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PAKISTAN'S VISION 2030
#47
AT A TIME OF THE RISE OF "STRONGMEN" POPULIST NATIONALIST LEADERS GLOBALLY THE FUTURE OF ETHNO RACIAL AND RELIGIOUS MINORITIES HAS BECOME A BURNING ISSUE. IF THIS IS NOT HANDLED THESE TENSIONS MAY ERUPT TO THE SURFACE AND NATIONAL COHESION MAYBE THREATENED FATALLY.  IN THIS CONTEXT THERE IS GREAT NEWS COMING FROM PAKISTAN THAT AS A MODERN ISLAMIC NATION STATE IT WANTS MINORITIES TO THRIVE AND FLOURISH. IMRAN KHAN HAS REMINDED PAKISTANIS THAT JINNAH ENSURED THAT THE NATIONAL FLAG WAS NOT JUST GREEN REPRESENTING MUSLIMS BUT WHITE WHICH REPRESENTS THE NONMUSLIM MINORITIES. PAKISTAN HAS BEEN GIVEN UNFAIR AND NEGATIVE PRESS ON THIS FRONT AND IT'S IMAGE NEEDS TO BE RECTIFIED. VARIOUS INITIATIVES PROMOTING SIKHISM, HINDUISM, BUDDHISM AND CHRISTIANITY ARE TO BE LAUDED AND SHOULD BE RECIPROCATED. ISLAM HAS AN INHERENTLY PLURALISTIC AND MULTICULTURAL VISION OF PEACEFUL COEXISTENCE FOR DIVERSE COMMUNITIES. THE PROPAGANDA OF ISLAMOPHOBES ON THE ONE HAND AND THE TAKFIRI EXTREMISTS ON THE OTHERHAND NEEDS TO BE REJECTED AND ELIMINATED. MORE ATTENTION NEEDS TO BE PAID TO THIS GLOBALLY.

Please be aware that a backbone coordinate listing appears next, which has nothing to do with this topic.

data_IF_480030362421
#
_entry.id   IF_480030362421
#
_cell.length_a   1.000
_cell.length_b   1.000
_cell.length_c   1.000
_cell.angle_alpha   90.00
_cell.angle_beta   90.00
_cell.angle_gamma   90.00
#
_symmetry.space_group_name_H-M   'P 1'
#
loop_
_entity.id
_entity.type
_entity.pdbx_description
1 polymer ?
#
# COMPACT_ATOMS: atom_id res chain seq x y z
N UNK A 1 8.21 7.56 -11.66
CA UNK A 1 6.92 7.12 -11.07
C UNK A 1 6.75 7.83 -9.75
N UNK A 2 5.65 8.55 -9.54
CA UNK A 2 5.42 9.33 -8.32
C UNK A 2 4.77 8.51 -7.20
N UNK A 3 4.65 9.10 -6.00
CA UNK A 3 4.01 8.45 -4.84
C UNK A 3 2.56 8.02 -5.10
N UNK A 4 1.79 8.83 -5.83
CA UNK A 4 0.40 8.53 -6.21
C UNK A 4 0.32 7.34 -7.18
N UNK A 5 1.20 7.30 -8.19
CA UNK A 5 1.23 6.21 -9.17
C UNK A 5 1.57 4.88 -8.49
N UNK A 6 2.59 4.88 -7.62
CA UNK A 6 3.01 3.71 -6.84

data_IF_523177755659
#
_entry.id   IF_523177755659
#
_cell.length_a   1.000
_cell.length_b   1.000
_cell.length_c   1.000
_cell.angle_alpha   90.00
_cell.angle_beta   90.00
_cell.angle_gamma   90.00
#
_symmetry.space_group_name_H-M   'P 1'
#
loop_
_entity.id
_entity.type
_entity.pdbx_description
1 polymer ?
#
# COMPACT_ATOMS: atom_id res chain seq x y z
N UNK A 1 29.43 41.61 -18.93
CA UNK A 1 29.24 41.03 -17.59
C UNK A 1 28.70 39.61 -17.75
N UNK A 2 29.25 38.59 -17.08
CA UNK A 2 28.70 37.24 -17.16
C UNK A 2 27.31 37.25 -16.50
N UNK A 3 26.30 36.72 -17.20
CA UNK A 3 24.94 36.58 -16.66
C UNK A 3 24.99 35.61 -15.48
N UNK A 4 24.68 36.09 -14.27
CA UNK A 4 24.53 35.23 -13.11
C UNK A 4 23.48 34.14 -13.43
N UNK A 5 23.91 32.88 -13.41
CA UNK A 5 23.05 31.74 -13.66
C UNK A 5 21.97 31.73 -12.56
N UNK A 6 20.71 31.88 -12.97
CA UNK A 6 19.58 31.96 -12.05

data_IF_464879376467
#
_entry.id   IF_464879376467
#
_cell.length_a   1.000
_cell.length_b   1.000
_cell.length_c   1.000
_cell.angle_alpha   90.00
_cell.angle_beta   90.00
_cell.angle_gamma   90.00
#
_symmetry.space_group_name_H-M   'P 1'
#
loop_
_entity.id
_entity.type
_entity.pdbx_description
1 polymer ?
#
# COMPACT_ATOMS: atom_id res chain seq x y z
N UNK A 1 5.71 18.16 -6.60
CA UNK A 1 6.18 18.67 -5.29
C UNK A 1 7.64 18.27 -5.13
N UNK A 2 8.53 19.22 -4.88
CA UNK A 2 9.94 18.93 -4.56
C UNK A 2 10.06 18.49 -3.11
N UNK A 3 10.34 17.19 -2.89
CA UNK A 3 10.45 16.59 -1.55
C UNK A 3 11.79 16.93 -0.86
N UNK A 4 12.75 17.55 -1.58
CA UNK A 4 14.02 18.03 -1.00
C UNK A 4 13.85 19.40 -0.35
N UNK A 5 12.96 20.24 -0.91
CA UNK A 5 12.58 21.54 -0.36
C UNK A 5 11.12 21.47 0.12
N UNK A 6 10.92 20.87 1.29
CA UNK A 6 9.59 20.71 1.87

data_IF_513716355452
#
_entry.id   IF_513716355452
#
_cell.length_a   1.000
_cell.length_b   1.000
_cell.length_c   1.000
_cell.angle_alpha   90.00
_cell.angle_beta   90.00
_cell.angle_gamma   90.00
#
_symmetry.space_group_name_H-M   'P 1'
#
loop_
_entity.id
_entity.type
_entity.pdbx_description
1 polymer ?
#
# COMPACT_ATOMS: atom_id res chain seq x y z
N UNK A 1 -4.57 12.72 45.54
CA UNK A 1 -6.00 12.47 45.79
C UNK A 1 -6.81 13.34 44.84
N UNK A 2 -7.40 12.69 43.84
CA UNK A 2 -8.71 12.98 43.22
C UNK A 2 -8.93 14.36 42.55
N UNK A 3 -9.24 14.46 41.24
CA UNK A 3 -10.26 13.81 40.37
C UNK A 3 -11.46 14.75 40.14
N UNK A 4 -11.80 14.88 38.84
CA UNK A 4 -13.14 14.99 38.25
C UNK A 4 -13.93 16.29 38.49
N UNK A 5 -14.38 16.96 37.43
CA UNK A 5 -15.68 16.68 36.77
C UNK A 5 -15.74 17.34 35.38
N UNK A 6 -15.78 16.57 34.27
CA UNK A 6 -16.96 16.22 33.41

MINORITY DAY 
THOSE WHO CONVERT OTHERS BY FORCE DO NOT UNDERSTAND ISLAMIC HISTORY, PM SAYS 
https://www.dawn.com/news/1496888

Prime Minister Imran Khan on Monday said there was no precedent in Islamic history for forcefully converting others, and those who do so "know neither the history of Islam, nor their religion, the Quran or Sunnah."

The premier made the remarks while addressing an event around the National Minority Day hosted at the Aiwan-e-Sadr in Islamabad. The premier said that Prophet Muhammad's (PBUH) life was a road map for people to follow till the day of judgement. He explained that the Prophet himself had given minorities religious freedom and protected their places of worship, "because the Quran orders that there be no compulsion in religion".

"How can we then take it into our own hands to forcefully convert someone to Islam — either by marrying [non-Muslim] women [...] or on gunpoint or to [by threatening to] kill someone because of their religion?" he asked.

"All these things are un-Islamic. If God hadn't given his messengers the power to impose their beliefs on someone, who are we [to do so]?" he asked, explaining that the messengers' duty was only to spread the word of God.